Having investigated RSA-PSS in detail, I must nitpick here: RSA-PSS is unforgeable if the RSA problem is hard AND if you use the random oracle model. That means more or less your hash function has to behave like a perfect hash function. The second is crucial, if your hash function is broken you will still have problems.

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  6. One impression I got is that systems that are designed to avoid proofs in the random oracle model tend to be silly. I usually prefer systems with a ROM proof over systems with a standard model proof, despite the problems of the ROM since their construction is usally much more natural.

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  7. Now I'm curious: what's wrong with SRP? I had assumed that SRP (or at least SRP-6a) was provably secure under some vaguely reasonable assumption.

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  8. "Security" is a relative term. Security proofs don't prove absolute security, they determine a level of security based on defined assumptions and probability. It's correct to say they are reductions, but I don't think they should be dismissed as proofs of security just because they don't prove invulnerability.

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  9. Hi Matt,

    Dan's slides and your post point to a phenomenon I've noticed where "provably security" does indeed lead to less secure schemes. I think the situation is more nuanced than how it's presented in your post of Dan's talk, and becomes even more nuanced when one examines the meaning of concrete security tightness in the public key versus symmetric key setting. I can give some examples:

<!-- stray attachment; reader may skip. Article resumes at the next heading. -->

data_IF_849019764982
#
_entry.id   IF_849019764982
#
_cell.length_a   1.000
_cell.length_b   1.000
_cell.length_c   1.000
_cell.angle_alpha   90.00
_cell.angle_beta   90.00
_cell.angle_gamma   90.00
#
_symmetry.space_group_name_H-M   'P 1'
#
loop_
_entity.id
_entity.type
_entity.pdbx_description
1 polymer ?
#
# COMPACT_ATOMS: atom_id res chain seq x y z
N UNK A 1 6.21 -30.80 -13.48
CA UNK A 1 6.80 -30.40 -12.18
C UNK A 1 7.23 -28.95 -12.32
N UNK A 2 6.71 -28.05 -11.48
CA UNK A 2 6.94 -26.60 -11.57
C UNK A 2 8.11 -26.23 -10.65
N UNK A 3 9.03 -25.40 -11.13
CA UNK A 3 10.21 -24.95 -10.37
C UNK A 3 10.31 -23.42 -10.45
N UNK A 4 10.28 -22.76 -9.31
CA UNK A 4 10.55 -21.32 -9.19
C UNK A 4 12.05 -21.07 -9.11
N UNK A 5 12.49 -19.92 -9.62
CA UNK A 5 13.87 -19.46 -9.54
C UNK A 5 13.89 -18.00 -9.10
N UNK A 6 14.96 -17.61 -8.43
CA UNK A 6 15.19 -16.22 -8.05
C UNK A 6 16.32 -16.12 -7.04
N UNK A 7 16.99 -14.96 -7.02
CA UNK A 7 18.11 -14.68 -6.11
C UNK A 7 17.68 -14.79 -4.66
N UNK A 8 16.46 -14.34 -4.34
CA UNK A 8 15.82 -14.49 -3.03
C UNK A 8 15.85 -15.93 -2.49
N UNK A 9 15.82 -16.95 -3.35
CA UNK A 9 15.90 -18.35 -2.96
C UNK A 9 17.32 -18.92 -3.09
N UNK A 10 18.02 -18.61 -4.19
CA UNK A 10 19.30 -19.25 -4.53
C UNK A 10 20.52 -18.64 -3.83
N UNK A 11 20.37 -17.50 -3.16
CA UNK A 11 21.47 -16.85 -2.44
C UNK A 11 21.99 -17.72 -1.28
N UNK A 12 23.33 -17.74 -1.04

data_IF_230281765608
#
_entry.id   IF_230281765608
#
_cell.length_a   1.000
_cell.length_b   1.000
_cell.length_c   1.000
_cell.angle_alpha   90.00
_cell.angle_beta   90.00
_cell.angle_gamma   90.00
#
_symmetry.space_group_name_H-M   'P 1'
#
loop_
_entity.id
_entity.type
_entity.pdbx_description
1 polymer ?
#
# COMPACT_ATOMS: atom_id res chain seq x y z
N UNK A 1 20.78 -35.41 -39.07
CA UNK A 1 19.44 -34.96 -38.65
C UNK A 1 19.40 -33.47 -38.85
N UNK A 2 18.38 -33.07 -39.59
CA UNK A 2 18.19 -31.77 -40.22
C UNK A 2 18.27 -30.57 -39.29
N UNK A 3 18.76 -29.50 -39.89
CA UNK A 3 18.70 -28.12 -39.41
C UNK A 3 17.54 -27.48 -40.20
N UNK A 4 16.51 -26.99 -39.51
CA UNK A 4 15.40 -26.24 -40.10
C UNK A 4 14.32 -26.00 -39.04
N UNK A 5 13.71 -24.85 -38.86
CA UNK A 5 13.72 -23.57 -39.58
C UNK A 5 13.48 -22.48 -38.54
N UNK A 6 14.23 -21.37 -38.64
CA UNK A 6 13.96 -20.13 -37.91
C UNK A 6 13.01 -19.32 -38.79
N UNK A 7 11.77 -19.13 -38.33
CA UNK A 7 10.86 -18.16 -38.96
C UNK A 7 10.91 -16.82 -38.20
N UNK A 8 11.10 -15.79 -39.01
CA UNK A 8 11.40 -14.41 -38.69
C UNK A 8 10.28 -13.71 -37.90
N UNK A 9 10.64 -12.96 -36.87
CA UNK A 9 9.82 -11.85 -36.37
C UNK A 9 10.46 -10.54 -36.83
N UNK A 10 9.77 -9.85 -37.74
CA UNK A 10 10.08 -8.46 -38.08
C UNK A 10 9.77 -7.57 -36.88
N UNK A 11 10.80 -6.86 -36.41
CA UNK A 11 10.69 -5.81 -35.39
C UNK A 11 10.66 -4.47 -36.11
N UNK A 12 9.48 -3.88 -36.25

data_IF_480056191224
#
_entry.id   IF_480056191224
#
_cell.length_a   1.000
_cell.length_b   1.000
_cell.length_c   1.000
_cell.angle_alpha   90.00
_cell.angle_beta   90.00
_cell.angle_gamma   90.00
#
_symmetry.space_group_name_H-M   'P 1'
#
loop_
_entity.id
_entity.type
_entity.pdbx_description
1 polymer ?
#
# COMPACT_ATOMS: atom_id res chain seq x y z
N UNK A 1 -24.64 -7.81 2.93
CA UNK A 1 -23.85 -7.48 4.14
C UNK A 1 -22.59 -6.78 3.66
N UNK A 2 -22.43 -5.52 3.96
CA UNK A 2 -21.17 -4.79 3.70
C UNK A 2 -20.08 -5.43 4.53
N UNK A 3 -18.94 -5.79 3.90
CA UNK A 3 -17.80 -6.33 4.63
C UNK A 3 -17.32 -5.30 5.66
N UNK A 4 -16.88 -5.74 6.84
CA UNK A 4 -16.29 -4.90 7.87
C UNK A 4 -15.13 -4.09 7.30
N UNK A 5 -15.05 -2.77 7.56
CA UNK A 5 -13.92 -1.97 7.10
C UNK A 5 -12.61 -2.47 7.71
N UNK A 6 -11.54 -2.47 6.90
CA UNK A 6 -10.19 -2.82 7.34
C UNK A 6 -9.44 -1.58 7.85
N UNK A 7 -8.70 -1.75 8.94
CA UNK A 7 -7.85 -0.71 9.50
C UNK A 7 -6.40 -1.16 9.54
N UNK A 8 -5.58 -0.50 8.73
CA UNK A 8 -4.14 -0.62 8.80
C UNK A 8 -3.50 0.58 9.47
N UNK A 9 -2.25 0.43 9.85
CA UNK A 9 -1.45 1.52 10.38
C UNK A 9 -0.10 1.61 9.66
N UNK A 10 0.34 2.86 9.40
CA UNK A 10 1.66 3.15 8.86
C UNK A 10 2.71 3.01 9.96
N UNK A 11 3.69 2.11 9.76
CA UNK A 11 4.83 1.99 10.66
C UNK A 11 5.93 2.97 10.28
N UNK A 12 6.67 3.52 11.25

- Modes of encryption: Here security reductions have proven themselves to be tremendously useful. When attacks against proven-secure symmetric modes crop up, we can always (as far as I'm aware) pinpoint where the model's assumptions were violated and then address the issue. It is very hard to argue that we should abandon security reductions here.

    - Any use of public-key primitives for a symmetric key objective: The hash function in Dan's talk is an example of this. In this case a security reduction to a mathematically structured problem rather than an unstructured "symmetric-key" problem is almost always a sign of weakness, and in particular a sign of subexponential attacks.

    - Here is a more interesting and specific example that I like to trot out when discussing concrete security. Suppose you are going to deploy a DDH-based encryption scheme with many thousands of users. To assess the concrete security of this scheme, you could choose to analyze the concrete security of your scheme in a version of the IND-CCA model that includes many users and challenge ciphertexts, instead of just one user as we normally do. Of course, we have the asymptotic result that security for one user is enough, but by analyzing the many-user case we can hope to save the hybrid argument factor for concrete security.